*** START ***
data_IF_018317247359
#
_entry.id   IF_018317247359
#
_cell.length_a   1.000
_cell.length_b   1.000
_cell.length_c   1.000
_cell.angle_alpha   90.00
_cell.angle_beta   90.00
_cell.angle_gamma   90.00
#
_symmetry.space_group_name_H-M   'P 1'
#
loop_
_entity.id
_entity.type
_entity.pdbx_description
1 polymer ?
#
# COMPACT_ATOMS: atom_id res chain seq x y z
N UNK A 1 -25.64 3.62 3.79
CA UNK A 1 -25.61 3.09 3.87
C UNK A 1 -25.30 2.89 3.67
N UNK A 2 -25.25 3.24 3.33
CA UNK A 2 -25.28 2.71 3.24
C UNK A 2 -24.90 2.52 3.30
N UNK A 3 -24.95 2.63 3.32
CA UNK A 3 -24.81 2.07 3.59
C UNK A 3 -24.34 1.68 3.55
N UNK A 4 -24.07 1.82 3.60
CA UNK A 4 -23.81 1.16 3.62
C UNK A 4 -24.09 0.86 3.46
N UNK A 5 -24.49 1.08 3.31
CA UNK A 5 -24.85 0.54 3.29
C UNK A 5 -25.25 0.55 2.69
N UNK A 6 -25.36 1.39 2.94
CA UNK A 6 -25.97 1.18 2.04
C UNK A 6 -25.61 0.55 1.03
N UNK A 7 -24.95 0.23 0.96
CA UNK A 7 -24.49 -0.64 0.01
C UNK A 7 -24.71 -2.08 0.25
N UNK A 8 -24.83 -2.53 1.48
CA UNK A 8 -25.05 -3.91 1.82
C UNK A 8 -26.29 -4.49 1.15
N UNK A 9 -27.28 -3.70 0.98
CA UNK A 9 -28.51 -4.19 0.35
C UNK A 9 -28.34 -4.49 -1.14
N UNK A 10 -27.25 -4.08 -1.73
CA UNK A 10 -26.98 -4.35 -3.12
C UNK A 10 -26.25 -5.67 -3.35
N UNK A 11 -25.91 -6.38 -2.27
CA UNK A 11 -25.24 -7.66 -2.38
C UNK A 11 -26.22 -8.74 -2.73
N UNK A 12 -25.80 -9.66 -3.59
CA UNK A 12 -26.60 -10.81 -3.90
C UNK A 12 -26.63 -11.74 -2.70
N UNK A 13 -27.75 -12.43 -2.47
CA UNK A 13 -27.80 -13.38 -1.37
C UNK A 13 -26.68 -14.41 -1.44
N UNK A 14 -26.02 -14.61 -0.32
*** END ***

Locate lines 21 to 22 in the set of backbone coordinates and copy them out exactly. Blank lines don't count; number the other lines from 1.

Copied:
N UNK A 1 -25.64 3.62 3.79
CA UNK A 1 -25.61 3.09 3.87